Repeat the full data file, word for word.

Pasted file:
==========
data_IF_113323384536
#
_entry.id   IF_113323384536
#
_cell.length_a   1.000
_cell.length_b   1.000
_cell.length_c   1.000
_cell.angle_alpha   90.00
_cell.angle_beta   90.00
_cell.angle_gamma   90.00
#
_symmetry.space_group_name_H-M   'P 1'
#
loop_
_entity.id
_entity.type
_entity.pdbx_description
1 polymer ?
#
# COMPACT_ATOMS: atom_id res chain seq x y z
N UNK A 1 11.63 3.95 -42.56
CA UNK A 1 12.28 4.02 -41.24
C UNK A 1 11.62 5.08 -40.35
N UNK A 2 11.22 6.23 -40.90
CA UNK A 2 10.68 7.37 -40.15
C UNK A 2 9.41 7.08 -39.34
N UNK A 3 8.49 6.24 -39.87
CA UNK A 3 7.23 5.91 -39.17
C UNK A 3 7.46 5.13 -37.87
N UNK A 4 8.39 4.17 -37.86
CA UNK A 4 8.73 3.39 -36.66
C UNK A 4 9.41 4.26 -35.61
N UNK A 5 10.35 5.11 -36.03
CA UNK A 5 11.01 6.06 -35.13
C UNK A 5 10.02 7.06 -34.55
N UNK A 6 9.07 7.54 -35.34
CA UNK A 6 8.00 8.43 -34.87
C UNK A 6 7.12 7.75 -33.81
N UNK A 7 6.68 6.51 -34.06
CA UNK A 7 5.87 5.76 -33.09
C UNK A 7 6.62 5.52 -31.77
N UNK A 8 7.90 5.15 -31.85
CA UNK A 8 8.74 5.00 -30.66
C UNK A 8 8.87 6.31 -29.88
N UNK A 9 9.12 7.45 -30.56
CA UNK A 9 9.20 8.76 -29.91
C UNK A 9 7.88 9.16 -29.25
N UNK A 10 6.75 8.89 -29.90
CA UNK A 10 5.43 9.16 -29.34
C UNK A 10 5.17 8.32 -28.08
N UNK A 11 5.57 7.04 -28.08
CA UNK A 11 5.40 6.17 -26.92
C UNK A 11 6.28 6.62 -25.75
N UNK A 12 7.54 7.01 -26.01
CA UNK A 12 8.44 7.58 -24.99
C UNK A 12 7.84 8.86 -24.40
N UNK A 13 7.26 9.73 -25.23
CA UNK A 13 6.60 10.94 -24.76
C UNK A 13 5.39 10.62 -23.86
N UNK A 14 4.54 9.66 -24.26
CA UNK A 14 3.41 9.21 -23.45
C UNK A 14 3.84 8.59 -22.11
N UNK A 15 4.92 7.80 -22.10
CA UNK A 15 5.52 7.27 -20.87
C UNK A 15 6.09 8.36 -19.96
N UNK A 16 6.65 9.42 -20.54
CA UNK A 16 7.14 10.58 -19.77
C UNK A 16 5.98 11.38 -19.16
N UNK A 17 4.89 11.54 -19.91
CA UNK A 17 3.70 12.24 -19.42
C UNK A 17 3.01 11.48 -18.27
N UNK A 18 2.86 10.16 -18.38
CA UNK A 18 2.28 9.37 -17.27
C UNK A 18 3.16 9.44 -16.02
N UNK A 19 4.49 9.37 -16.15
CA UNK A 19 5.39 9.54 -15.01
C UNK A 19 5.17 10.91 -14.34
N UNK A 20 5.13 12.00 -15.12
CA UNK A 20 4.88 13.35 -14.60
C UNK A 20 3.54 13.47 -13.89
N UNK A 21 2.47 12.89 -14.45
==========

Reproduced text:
data_IF_113323384536
#
_entry.id   IF_113323384536
#
_cell.length_a   1.000
_cell.length_b   1.000
_cell.length_c   1.000
_cell.angle_alpha   90.00
_cell.angle_beta   90.00
_cell.angle_gamma   90.00
#
_symmetry.space_group_name_H-M   'P 1'
#
loop_
_entity.id
_entity.type
_entity.pdbx_description
1 polymer ?
#
# COMPACT_ATOMS: atom_id res chain seq x y z
N UNK A 1 11.63 3.95 -42.56
CA UNK A 1 12.28 4.02 -41.24
C UNK A 1 11.62 5.08 -40.35
N UNK A 2 11.22 6.23 -40.90
CA UNK A 2 10.68 7.37 -40.15
C UNK A 2 9.41 7.08 -39.34
N UNK A 3 8.49 6.24 -39.87
CA UNK A 3 7.23 5.91 -39.17
C UNK A 3 7.46 5.13 -37.87
N UNK A 4 8.39 4.17 -37.86
CA UNK A 4 8.73 3.39 -36.66
C UNK A 4 9.41 4.26 -35.61
N UNK A 5 10.35 5.11 -36.03
CA UNK A 5 11.01 6.06 -35.13
C UNK A 5 10.02 7.06 -34.55
N UNK A 6 9.07 7.54 -35.34
CA UNK A 6 8.00 8.43 -34.87
C UNK A 6 7.12 7.75 -33.81
N UNK A 7 6.68 6.51 -34.06
CA UNK A 7 5.87 5.76 -33.09
C UNK A 7 6.62 5.52 -31.77
N UNK A 8 7.90 5.15 -31.85
CA UNK A 8 8.74 5.00 -30.66
C UNK A 8 8.87 6.31 -29.88
N UNK A 9 9.12 7.45 -30.56
CA UNK A 9 9.20 8.76 -29.91
C UNK A 9 7.88 9.16 -29.25
N UNK A 10 6.75 8.89 -29.90
CA UNK A 10 5.43 9.16 -29.34
C UNK A 10 5.17 8.32 -28.08
N UNK A 11 5.57 7.04 -28.08
CA UNK A 11 5.40 6.17 -26.92
C UNK A 11 6.28 6.62 -25.75
N UNK A 12 7.54 7.01 -26.01
CA UNK A 12 8.44 7.58 -24.99
C UNK A 12 7.84 8.86 -24.40
N UNK A 13 7.26 9.73 -25.23
CA UNK A 13 6.60 10.94 -24.76
C UNK A 13 5.39 10.62 -23.86
N UNK A 14 4.54 9.66 -24.26
CA UNK A 14 3.41 9.21 -23.45
C UNK A 14 3.84 8.59 -22.11
N UNK A 15 4.92 7.80 -22.10
CA UNK A 15 5.52 7.27 -20.87
C UNK A 15 6.09 8.36 -19.96
N UNK A 16 6.65 9.42 -20.54
CA UNK A 16 7.14 10.58 -19.77
C UNK A 16 5.98 11.38 -19.16
N UNK A 17 4.89 11.54 -19.91
CA UNK A 17 3.70 12.24 -19.42
C UNK A 17 3.01 11.48 -18.27
N UNK A 18 2.86 10.16 -18.38
CA UNK A 18 2.28 9.37 -17.27
C UNK A 18 3.16 9.44 -16.02
N UNK A 19 4.49 9.37 -16.15
CA UNK A 19 5.39 9.54 -15.01
C UNK A 19 5.17 10.91 -14.34
N UNK A 20 5.13 12.00 -15.12
CA UNK A 20 4.88 13.35 -14.60
C UNK A 20 3.54 13.47 -13.89
N UNK A 21 2.47 12.89 -14.45